The Catcher in the Rye is a novel by J.D. Salinger. The novel’s protagonist, Holden Caulfield, is a teenager from New York City who is expelled from his prep school and then takes a journey around America. The story is told through Holden’s eyes, and his thoughts and observations provide insight into life and the world around him.
Holden sees the world as a cruel and harsh place, and he doesn’t understand why people have to grow up and face all the pain and suffering that comes with it. He feels that childhood is a time of innocence and happiness, and he wants to protect that innocence. This is illustrated when he tries to stop a young boy from riding on a carousel, because he doesn’t want the boy to grow up and experience the pain and suffering that comes with adulthood.
Holden also has a lot of insight into human nature. He sees people as phony and hypocritical, and he doesn’t understand why they have to act like that. He is also very critical of adults, because he feels that they are the ones who have created this cruel world.
Despite all of his negative views, Holden still has some hope for the world. He wants to be the “catcher in the rye” and catch all the children who are falling off of a cliff, because he knows that they will eventually have to grow up and face the realities of life. This shows that Holden does have some compassion for others, despite all of his negative views.
In The Catcher in the Rye, Holden Caulfield provides insight into life and the world around him. His thoughts and observations give readers a different perspective on the world, and he offers a unique view of human nature.
Holden Caulfield in Catcher in the Rye learns a lot about life and the world around him. Holden is honest about many of his thoughts about others, which leads you on a 5-day journey into his head. Other people felt inferior to him, according to the book, because he made them feel as if they didn’t measure up. I can relate to this since even though I do not think people are inferior to me, I do judge individuals differently.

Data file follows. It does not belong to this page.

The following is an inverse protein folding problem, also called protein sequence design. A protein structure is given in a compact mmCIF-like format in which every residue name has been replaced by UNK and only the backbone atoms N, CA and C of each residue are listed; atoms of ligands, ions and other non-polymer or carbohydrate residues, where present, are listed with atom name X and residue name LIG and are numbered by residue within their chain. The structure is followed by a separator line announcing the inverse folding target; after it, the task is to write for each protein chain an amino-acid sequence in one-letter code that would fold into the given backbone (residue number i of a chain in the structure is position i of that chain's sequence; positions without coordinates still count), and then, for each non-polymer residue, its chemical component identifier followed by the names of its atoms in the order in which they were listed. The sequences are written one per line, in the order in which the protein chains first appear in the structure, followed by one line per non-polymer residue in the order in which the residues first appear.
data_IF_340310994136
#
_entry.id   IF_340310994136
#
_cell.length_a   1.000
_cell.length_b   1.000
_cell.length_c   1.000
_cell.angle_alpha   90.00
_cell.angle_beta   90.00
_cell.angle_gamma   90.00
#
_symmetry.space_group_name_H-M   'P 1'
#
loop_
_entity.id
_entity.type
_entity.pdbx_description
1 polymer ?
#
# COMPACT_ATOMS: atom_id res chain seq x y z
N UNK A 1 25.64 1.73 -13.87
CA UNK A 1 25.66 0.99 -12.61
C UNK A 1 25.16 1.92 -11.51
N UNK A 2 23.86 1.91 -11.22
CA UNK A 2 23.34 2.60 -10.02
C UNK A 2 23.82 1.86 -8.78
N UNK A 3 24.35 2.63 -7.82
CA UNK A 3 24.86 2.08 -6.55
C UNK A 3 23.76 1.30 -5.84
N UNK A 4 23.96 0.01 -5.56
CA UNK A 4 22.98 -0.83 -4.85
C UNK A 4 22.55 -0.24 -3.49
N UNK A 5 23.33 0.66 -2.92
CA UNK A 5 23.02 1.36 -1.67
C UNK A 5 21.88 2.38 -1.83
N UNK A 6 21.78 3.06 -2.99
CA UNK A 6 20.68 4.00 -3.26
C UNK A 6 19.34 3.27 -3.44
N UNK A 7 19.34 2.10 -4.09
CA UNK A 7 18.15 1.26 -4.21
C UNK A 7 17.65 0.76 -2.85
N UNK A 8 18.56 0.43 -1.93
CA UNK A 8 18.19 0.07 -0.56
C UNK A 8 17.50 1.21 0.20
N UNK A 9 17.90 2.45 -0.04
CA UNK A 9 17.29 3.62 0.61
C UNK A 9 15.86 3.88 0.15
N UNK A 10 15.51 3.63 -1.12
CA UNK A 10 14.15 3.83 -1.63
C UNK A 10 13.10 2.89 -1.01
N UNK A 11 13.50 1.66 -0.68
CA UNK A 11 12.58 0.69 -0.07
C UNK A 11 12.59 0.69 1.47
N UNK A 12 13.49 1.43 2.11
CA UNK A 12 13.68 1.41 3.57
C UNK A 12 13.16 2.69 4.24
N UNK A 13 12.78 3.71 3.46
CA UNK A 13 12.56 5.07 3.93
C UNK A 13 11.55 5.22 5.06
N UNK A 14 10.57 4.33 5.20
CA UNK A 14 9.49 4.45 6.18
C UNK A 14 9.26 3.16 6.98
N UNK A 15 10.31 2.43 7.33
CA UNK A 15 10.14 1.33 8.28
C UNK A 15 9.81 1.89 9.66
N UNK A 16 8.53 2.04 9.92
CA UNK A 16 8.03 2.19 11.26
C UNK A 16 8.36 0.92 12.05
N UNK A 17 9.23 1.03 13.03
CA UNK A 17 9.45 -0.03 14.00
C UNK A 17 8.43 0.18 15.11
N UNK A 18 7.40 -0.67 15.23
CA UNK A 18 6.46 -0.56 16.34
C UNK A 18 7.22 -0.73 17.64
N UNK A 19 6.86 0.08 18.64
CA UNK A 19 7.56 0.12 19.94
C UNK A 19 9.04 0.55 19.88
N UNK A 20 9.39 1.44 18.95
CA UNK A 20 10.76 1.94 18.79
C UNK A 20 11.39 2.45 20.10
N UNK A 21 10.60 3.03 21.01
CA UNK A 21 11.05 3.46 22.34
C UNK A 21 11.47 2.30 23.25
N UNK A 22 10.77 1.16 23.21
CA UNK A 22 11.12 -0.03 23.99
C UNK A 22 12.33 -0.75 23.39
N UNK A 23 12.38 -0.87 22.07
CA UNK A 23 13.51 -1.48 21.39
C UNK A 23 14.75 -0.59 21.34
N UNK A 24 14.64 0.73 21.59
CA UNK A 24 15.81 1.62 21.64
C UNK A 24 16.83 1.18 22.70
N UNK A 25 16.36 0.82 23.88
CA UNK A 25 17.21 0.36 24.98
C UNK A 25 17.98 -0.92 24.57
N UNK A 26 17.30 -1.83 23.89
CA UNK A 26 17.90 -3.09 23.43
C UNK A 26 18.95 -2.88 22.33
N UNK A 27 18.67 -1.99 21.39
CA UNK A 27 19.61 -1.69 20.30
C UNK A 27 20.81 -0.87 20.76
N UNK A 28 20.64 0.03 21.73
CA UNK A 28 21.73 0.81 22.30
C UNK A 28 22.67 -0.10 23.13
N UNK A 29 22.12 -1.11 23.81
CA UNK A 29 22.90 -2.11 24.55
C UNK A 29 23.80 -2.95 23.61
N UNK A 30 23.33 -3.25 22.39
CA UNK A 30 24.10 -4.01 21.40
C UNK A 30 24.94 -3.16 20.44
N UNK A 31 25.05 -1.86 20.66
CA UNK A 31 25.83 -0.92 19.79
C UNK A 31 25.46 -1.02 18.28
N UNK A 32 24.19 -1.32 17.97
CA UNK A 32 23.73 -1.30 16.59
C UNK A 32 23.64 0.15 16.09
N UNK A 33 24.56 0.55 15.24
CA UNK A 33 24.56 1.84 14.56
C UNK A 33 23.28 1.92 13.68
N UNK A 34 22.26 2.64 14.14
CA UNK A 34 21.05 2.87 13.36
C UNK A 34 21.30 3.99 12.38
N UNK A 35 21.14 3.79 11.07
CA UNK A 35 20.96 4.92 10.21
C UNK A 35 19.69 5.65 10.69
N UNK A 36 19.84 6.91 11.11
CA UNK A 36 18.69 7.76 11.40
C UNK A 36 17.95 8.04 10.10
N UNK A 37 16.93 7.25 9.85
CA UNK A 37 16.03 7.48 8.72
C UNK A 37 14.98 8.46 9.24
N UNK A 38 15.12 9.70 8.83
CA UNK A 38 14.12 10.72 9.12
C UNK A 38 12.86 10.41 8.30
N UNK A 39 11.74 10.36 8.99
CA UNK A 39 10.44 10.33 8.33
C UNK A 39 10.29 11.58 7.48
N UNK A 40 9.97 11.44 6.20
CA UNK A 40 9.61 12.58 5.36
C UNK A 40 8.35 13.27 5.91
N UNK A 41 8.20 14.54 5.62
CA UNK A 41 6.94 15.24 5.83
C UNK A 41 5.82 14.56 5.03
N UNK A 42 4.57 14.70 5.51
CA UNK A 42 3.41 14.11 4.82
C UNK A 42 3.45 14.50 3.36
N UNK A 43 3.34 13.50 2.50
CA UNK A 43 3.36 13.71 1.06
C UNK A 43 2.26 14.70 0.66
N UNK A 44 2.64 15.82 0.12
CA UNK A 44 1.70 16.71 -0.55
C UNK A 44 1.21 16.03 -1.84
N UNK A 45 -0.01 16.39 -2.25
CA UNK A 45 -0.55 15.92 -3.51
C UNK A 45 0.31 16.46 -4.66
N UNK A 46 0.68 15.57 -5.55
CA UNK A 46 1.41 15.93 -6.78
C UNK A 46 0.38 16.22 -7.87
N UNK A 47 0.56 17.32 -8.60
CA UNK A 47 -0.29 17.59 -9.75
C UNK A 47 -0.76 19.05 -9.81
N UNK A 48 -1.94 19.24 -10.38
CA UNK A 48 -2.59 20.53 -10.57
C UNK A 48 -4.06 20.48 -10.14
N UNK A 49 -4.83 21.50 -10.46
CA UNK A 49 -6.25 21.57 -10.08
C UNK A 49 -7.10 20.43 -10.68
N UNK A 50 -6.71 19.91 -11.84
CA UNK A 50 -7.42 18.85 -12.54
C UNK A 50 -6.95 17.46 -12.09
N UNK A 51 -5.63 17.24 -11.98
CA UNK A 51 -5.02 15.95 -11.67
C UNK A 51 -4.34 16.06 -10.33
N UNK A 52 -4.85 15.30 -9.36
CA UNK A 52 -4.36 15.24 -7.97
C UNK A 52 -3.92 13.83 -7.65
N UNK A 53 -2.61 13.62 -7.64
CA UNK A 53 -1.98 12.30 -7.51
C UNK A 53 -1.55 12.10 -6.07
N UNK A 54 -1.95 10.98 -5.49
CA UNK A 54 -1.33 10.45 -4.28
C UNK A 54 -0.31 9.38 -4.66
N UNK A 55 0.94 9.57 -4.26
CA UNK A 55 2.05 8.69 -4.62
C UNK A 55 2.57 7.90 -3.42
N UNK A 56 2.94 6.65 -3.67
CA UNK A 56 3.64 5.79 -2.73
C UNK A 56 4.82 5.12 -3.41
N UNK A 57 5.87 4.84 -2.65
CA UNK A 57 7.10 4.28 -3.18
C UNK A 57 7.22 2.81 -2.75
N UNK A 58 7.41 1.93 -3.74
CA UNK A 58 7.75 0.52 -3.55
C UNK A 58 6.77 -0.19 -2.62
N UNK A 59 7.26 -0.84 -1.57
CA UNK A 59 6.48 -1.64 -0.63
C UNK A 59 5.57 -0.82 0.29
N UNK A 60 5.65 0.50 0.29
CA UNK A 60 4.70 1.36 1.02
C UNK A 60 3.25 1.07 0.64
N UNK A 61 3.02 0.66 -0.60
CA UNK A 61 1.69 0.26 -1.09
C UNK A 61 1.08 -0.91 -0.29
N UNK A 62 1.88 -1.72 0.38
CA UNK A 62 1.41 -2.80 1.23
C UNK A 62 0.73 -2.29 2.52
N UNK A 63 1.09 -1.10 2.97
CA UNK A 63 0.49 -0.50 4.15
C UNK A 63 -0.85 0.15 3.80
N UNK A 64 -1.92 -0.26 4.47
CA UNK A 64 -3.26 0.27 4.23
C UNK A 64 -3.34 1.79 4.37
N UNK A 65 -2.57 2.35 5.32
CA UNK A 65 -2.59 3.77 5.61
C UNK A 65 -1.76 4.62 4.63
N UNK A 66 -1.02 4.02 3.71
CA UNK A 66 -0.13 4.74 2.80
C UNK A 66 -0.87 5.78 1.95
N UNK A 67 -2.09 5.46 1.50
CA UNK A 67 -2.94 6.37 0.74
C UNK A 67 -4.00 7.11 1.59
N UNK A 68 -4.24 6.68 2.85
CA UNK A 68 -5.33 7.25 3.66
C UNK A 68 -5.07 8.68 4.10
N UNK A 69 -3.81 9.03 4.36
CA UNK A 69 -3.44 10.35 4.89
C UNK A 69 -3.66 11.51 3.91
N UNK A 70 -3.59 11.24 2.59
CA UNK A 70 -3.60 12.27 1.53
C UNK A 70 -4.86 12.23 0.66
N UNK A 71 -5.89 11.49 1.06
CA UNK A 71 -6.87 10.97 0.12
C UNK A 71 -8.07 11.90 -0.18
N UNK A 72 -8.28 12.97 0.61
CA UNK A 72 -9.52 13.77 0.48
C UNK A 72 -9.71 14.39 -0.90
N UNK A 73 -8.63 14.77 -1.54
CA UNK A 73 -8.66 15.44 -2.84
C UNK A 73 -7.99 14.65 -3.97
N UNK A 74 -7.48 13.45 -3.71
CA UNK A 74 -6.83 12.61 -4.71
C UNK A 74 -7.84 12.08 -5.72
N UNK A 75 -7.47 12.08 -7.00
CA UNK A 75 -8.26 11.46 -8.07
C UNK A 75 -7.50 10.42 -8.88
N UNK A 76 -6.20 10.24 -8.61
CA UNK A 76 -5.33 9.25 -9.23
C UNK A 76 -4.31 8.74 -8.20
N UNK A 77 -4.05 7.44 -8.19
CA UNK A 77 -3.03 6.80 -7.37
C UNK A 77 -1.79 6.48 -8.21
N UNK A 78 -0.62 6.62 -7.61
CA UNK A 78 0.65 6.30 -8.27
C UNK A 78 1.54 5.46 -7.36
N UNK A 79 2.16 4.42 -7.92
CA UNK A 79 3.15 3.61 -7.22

Holden and I share similar opinions about individuals based on their actions and conduct. We also have similar views on motivation as well as a lack thereof. After reading this book, I realized that Holden and I are considerably more alike than I had previously believed.
Like Holden, I too have a big problem with phoniness. I can’t stand it when people are two-faced or when they act one way in front of others and then another way when they’re alone. This kind of behavior drives me crazy because it’s so dishonest.
I also have trouble trusting people who are fake because I feel like they’re always hiding something from me. Just like Holden, I often find myself feeling lonely because I don’t feel like I can relate to anyone around me.
I think that The Catcher in the Rye is a great book for giving insight into how Holden Caulfield views the world and how he reacts to different situations. It’s interesting to see how his thought process works and how he tries to make sense of everything going on around him. The book is also relatable in many ways, which makes it even more enjoyable to read.
Holden made people seem lesser than his own kind throughout the book. He made a number of remarks about how individuals aren’t as perfect as he was. “The reason he fixed himself up to look good was because he was madly in love with himself.” (pg. 27) Holden had an inferiority complex. He worried that he would not have any unique talents or abilities, so he used different tactics to make him appear more tough and hardworking.